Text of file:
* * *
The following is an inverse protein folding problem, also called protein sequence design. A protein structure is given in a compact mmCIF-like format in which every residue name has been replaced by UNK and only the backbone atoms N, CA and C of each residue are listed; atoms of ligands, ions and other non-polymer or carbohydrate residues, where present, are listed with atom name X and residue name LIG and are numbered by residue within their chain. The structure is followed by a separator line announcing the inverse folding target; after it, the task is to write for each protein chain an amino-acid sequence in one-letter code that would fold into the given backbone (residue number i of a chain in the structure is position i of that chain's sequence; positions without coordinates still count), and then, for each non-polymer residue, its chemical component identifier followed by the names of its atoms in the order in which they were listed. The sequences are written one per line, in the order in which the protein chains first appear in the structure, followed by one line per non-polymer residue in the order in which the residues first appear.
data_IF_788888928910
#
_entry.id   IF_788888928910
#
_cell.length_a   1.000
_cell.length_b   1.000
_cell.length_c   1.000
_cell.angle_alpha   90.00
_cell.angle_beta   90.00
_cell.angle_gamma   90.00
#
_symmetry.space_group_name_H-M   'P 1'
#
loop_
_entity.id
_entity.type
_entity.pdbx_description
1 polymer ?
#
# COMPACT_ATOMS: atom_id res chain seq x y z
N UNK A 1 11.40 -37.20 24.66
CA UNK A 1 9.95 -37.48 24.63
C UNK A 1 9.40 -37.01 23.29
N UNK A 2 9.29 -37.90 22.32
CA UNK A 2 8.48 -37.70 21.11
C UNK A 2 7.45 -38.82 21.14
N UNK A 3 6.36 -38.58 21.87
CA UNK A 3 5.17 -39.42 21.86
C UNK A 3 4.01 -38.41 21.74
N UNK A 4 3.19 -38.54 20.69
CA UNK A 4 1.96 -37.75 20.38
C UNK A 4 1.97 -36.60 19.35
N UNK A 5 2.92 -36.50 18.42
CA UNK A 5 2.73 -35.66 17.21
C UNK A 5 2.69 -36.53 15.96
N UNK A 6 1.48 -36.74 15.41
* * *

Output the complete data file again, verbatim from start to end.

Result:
The following is an inverse protein folding problem, also called protein sequence design. A protein structure is given in a compact mmCIF-like format in which every residue name has been replaced by UNK and only the backbone atoms N, CA and C of each residue are listed; atoms of ligands, ions and other non-polymer or carbohydrate residues, where present, are listed with atom name X and residue name LIG and are numbered by residue within their chain. The structure is followed by a separator line announcing the inverse folding target; after it, the task is to write for each protein chain an amino-acid sequence in one-letter code that would fold into the given backbone (residue number i of a chain in the structure is position i of that chain's sequence; positions without coordinates still count), and then, for each non-polymer residue, its chemical component identifier followed by the names of its atoms in the order in which they were listed. The sequences are written one per line, in the order in which the protein chains first appear in the structure, followed by one line per non-polymer residue in the order in which the residues first appear.
data_IF_788888928910
#
_entry.id   IF_788888928910
#
_cell.length_a   1.000
_cell.length_b   1.000
_cell.length_c   1.000
_cell.angle_alpha   90.00
_cell.angle_beta   90.00
_cell.angle_gamma   90.00
#
_symmetry.space_group_name_H-M   'P 1'
#
loop_
_entity.id
_entity.type
_entity.pdbx_description
1 polymer ?
#
# COMPACT_ATOMS: atom_id res chain seq x y z
N UNK A 1 11.40 -37.20 24.66
CA UNK A 1 9.95 -37.48 24.63
C UNK A 1 9.40 -37.01 23.29
N UNK A 2 9.29 -37.90 22.32
CA UNK A 2 8.48 -37.70 21.11
C UNK A 2 7.45 -38.82 21.14
N UNK A 3 6.36 -38.58 21.87
CA UNK A 3 5.17 -39.42 21.86
C UNK A 3 4.01 -38.41 21.74
N UNK A 4 3.19 -38.54 20.69
CA UNK A 4 1.96 -37.75 20.38
C UNK A 4 1.97 -36.60 19.35
N UNK A 5 2.92 -36.50 18.42
CA UNK A 5 2.73 -35.66 17.21
C UNK A 5 2.69 -36.53 15.96
N UNK A 6 1.48 -36.74 15.41